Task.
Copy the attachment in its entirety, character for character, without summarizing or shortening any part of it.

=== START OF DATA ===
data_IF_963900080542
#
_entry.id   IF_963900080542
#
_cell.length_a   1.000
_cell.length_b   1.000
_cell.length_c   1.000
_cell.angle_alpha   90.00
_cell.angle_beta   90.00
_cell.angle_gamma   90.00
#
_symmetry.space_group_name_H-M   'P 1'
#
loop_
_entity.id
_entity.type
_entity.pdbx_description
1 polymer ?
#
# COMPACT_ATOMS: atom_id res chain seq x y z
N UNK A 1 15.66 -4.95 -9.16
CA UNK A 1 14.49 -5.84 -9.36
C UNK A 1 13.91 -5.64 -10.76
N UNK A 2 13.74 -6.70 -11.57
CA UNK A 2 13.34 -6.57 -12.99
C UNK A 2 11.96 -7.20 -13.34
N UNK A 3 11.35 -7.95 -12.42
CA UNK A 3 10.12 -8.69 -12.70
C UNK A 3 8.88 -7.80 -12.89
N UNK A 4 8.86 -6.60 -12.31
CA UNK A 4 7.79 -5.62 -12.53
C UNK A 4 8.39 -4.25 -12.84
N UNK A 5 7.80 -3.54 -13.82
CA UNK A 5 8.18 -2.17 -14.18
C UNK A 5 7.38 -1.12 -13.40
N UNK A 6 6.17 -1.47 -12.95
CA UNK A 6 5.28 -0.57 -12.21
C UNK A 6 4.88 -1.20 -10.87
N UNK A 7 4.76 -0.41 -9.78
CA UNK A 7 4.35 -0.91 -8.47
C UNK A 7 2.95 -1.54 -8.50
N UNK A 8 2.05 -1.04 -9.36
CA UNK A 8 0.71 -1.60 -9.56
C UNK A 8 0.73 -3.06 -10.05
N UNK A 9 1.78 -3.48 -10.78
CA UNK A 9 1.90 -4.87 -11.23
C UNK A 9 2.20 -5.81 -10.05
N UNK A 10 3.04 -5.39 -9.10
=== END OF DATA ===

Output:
data_IF_963900080542
#
_entry.id   IF_963900080542
#
_cell.length_a   1.000
_cell.length_b   1.000
_cell.length_c   1.000
_cell.angle_alpha   90.00
_cell.angle_beta   90.00
_cell.angle_gamma   90.00
#
_symmetry.space_group_name_H-M   'P 1'
#
loop_
_entity.id
_entity.type
_entity.pdbx_description
1 polymer ?
#
# COMPACT_ATOMS: atom_id res chain seq x y z
N UNK A 1 15.66 -4.95 -9.16
CA UNK A 1 14.49 -5.84 -9.36
C UNK A 1 13.91 -5.64 -10.76
N UNK A 2 13.74 -6.70 -11.57
CA UNK A 2 13.34 -6.57 -12.99
C UNK A 2 11.96 -7.20 -13.34
N UNK A 3 11.35 -7.95 -12.42
CA UNK A 3 10.12 -8.69 -12.70
C UNK A 3 8.88 -7.80 -12.89
N UNK A 4 8.86 -6.60 -12.31
CA UNK A 4 7.79 -5.62 -12.53
C UNK A 4 8.39 -4.25 -12.84
N UNK A 5 7.80 -3.54 -13.82
CA UNK A 5 8.18 -2.17 -14.18
C UNK A 5 7.38 -1.12 -13.40
N UNK A 6 6.17 -1.47 -12.95
CA UNK A 6 5.28 -0.57 -12.21
C UNK A 6 4.88 -1.20 -10.87
N UNK A 7 4.76 -0.41 -9.78
CA UNK A 7 4.35 -0.91 -8.47
C UNK A 7 2.95 -1.54 -8.50
N UNK A 8 2.05 -1.04 -9.36
CA UNK A 8 0.71 -1.60 -9.56
C UNK A 8 0.73 -3.06 -10.05
N UNK A 9 1.78 -3.48 -10.78
CA UNK A 9 1.90 -4.87 -11.23
C UNK A 9 2.20 -5.81 -10.05
N UNK A 10 3.04 -5.39 -9.10